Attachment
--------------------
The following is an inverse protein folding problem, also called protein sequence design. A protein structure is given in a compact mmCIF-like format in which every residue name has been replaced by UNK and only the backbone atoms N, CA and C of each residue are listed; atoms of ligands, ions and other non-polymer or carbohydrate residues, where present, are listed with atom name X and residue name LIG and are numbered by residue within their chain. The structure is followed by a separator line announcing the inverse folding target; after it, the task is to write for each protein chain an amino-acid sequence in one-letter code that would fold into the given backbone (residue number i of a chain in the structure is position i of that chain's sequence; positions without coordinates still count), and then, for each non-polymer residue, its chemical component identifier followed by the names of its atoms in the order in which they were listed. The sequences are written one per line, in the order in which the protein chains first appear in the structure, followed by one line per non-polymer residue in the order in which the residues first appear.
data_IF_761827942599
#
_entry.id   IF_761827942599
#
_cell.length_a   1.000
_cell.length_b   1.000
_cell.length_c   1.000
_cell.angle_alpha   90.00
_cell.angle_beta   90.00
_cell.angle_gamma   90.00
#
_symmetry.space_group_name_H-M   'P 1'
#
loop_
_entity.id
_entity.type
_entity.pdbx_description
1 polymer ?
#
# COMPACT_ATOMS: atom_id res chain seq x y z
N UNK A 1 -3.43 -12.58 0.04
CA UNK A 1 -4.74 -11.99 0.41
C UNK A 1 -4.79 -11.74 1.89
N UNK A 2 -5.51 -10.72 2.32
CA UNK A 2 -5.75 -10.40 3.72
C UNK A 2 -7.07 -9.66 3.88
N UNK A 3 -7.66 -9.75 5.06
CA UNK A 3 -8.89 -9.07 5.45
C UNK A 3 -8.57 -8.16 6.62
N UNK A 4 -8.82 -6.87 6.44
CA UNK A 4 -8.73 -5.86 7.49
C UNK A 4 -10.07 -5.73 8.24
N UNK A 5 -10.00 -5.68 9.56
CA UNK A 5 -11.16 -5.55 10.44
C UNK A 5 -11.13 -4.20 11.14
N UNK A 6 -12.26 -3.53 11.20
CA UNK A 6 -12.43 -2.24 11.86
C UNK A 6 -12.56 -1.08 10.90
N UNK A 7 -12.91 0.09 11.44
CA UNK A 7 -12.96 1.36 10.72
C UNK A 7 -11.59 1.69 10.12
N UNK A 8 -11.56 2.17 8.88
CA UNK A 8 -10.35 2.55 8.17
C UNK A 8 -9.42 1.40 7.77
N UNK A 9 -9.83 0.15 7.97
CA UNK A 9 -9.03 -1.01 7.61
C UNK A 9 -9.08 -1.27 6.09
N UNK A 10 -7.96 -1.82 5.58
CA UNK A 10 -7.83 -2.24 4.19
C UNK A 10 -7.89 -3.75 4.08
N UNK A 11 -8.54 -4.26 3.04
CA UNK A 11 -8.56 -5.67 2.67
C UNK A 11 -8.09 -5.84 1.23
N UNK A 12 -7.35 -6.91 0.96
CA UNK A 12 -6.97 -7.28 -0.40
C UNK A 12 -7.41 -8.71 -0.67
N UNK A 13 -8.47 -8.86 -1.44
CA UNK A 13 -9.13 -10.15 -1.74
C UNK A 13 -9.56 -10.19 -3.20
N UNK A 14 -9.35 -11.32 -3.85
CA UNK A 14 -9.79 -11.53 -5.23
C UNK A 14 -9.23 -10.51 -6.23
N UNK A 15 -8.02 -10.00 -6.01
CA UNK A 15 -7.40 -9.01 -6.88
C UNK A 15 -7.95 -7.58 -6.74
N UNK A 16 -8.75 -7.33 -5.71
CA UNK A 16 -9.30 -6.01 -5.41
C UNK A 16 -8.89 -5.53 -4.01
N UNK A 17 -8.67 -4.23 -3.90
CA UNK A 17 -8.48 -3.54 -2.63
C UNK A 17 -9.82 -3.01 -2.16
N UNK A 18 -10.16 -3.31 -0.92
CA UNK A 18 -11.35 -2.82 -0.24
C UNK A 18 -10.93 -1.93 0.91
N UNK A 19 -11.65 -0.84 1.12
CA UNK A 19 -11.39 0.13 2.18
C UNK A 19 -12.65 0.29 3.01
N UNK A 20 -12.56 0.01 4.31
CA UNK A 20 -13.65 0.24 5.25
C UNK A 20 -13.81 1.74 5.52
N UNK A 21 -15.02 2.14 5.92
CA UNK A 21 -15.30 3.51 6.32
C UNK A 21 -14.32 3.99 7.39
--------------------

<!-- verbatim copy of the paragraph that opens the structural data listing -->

The following is an inverse protein folding problem, also called protein sequence design. A protein structure is given in a compact mmCIF-like format in which every residue name has been replaced by UNK and only the backbone atoms N, CA and C of each residue are listed; atoms of ligands, ions and other non-polymer or carbohydrate residues, where present, are listed with atom name X and residue name LIG and are numbered by residue within their chain. The structure is followed by a separator line announcing the inverse folding target; after it, the task is to write for each protein chain an amino-acid sequence in one-letter code that would fold into the given backbone (residue number i of a chain in the structure is position i of that chain's sequence; positions without coordinates still count), and then, for each non-polymer residue, its chemical component identifier followed by the names of its atoms in the order in which they were listed. The sequences are written one per line, in the order in which the protein chains first appear in the structure, followed by one line per non-polymer residue in the order in which the residues first appear.